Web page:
My favorite part of Fastelavn is the somewhat strange medieval corruption of the game “beat the cat out of the barrel.” (slå katten af tønden) Yes, you heard me. Something about knocking bad spirits, embodied by the cat (preferably black) out of a wooden barrel. They literally shoved a live cat in a wooden barrel, strung it up, sang songs and whacked the crap out of the barrel until the cat escaped or didn’t. If it escaped alive it was chased out of town to preserve the village from evil doings the coming year.

Essentially similar to whacking a piñata – the wooden barrel is full of candy and children take turns hitting it with their best shot one by one with a wooden bat of sorts. The first child to break the barrel open releasing the treats (which will be equally shared of course, this is a socialist country) is crowned the Kattedronning. The “Cat Queen.” Special, for sure, but not as coveted an award as the next, as evidenced by the sheer size of the faux crowns. The highly prized and generously faux-crowned title goes to the Kattekonge aka the “Cat King.” To earn this challenging and luckily-timed award, one must be up and have the last whack per se. For it is the one who knocks off the very last board of the barrel who can only be crowned the Kattekonge.

Call it beginner’s luck, but my wee lass came home with this penultimate crown. I met her off her train/bus commute home festooned in her gold and red crown and adorned in the widest grin. I will admit at first that I found it quite charming, but had no idea what she had accomplished. Not until our Danish contacts kept commenting how special and amazing and special and cool and special it was that she achieved said Kattekonge crowning. Children apparently go their whole lives hoping and striving for said title, but alas my wee lass got it on her first go. Now – just to be clear – she waited her turn and not until her 5th whack in the line did she lay into that last board and win her major award. Those who know her can only imagine her fierce determination to knock that thing off. Even the boys were impressed. Hugs and cheers from classmates, alongside more than a few covetous glances to be sure.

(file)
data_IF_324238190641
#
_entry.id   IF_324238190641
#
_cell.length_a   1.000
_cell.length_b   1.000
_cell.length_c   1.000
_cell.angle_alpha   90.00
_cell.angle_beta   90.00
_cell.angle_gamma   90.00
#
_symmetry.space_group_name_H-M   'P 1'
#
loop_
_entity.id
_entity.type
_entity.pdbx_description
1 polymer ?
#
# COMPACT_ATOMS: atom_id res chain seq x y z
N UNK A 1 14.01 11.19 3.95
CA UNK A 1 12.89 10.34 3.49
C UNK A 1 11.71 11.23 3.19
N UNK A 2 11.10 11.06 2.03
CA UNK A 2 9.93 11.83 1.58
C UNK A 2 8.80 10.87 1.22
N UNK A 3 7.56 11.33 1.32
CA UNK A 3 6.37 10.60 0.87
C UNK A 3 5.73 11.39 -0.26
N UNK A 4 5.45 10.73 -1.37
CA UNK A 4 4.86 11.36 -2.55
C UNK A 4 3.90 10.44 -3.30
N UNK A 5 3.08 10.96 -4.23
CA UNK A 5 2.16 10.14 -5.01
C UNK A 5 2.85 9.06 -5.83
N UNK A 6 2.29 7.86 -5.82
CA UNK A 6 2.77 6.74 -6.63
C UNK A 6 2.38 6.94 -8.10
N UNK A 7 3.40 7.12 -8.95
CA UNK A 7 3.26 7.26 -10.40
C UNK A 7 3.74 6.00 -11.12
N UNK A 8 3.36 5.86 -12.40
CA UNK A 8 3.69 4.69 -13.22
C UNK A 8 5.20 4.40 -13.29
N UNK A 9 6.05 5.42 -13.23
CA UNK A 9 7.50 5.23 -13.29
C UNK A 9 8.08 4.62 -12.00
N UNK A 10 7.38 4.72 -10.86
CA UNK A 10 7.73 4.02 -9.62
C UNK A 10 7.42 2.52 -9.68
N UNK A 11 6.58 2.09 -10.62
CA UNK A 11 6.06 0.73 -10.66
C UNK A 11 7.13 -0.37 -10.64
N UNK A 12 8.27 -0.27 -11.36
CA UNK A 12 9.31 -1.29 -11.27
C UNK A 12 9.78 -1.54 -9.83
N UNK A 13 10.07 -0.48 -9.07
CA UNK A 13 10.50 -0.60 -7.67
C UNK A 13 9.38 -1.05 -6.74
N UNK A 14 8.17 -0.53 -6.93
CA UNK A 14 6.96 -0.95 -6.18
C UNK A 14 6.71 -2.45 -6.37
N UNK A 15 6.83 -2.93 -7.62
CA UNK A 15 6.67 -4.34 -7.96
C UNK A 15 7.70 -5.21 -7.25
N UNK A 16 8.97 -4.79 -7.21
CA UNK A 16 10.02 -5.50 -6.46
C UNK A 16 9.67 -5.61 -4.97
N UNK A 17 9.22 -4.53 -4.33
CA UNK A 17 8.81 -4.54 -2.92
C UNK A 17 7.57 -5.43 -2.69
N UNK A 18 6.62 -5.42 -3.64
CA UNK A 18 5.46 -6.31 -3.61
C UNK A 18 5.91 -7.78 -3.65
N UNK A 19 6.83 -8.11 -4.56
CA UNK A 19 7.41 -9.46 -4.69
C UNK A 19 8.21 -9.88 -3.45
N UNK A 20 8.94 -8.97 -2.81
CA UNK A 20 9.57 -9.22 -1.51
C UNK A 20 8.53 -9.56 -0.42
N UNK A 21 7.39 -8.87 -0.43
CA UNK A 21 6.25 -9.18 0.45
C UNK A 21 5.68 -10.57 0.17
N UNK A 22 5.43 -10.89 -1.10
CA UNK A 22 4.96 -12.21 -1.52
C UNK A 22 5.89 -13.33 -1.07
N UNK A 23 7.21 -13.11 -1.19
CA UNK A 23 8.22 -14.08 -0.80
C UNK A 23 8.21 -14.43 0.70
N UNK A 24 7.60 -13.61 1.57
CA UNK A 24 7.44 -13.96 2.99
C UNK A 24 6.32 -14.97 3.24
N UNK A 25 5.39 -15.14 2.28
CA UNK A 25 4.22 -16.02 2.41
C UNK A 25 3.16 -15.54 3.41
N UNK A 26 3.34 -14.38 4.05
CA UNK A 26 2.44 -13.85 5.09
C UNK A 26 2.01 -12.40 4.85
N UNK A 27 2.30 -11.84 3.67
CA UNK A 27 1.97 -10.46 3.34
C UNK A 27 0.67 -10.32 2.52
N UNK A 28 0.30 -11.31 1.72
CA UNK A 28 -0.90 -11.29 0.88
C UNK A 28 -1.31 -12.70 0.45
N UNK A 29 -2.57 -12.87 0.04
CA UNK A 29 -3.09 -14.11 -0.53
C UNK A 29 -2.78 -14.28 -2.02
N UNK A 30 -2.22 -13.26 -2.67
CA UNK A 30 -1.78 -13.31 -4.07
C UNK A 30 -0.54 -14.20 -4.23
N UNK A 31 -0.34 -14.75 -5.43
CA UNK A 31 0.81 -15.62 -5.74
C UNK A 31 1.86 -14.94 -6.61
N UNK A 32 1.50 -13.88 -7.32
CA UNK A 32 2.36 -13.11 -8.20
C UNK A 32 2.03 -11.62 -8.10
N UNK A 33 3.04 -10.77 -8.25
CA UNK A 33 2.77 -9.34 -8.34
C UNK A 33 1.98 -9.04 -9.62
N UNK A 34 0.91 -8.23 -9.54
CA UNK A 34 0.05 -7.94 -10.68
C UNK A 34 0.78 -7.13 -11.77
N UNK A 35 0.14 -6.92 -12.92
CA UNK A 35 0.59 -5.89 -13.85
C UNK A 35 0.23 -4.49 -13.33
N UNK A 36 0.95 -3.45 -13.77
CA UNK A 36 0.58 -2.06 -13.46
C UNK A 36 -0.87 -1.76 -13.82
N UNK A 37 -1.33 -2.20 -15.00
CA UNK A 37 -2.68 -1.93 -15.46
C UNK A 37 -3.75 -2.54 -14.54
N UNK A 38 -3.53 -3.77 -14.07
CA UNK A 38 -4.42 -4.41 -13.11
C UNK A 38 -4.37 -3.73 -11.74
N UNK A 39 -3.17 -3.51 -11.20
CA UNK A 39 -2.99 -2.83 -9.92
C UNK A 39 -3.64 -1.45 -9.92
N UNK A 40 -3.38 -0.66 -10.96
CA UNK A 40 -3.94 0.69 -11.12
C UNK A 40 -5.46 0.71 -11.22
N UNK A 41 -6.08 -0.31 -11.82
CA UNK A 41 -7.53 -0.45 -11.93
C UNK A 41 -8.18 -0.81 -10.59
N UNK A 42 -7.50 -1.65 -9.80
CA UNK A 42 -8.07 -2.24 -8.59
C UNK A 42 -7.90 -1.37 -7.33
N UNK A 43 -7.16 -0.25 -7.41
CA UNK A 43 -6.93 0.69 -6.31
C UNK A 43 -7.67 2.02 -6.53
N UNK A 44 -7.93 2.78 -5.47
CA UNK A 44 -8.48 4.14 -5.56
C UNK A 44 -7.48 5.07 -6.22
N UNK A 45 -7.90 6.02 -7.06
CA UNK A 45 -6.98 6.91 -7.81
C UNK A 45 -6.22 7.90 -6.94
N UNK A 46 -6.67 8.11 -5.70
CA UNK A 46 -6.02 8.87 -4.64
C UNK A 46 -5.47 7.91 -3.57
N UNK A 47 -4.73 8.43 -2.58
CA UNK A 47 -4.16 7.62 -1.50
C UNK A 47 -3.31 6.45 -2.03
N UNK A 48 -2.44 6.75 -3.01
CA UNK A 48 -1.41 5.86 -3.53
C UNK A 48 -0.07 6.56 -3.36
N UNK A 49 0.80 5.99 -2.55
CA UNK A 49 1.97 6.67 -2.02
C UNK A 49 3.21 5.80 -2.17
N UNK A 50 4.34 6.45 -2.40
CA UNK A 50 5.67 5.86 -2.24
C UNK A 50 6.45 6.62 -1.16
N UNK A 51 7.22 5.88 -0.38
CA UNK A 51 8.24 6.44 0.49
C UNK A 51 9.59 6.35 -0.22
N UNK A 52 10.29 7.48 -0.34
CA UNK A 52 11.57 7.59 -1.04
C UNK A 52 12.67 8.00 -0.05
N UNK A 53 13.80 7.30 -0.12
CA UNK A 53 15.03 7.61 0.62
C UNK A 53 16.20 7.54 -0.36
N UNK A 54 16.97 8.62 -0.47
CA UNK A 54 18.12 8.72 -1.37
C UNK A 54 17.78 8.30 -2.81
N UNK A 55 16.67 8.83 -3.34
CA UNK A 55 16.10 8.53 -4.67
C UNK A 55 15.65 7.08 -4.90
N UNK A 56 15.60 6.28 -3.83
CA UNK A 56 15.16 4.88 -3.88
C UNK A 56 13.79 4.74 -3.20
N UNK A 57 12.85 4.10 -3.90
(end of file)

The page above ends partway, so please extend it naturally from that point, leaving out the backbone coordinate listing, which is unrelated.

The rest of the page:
All hail the Cat King!
All hail the Cat King!

So this year, maybe we missed the costumes, didn’t even really sample all the fastelavn bolles, didn’t get to earn the candy or monies (we didn’t know the songs), but my kids will have forever memories of the season, especially my Kattekonge. Will we give something up for Lent? No. We have given much up to be here. Besides a disposal (I still really miss that), a comfy couch, a car that comfortably fits us all – we have given up the regularity of seeing good friends. Given up holidays and events with families. Passed on leading committees, making sports teams, dancing on stages. We have given up to be here. We have made our sacrifices, be it Lenten in determination or not. But what have we gained. It is still being clarified. But so far, I know it will have to include; experience, culture, empathy, people, adventure, tradition. Will they all be experiences and adventures that we choose. Maybe not. But part of us, they will be. And as Lent is a time of internal perspective, I can appreciate the introspection and inward turn in anticipation for longer days and the rebirth of the explorer inside of us all. Just wait. I am.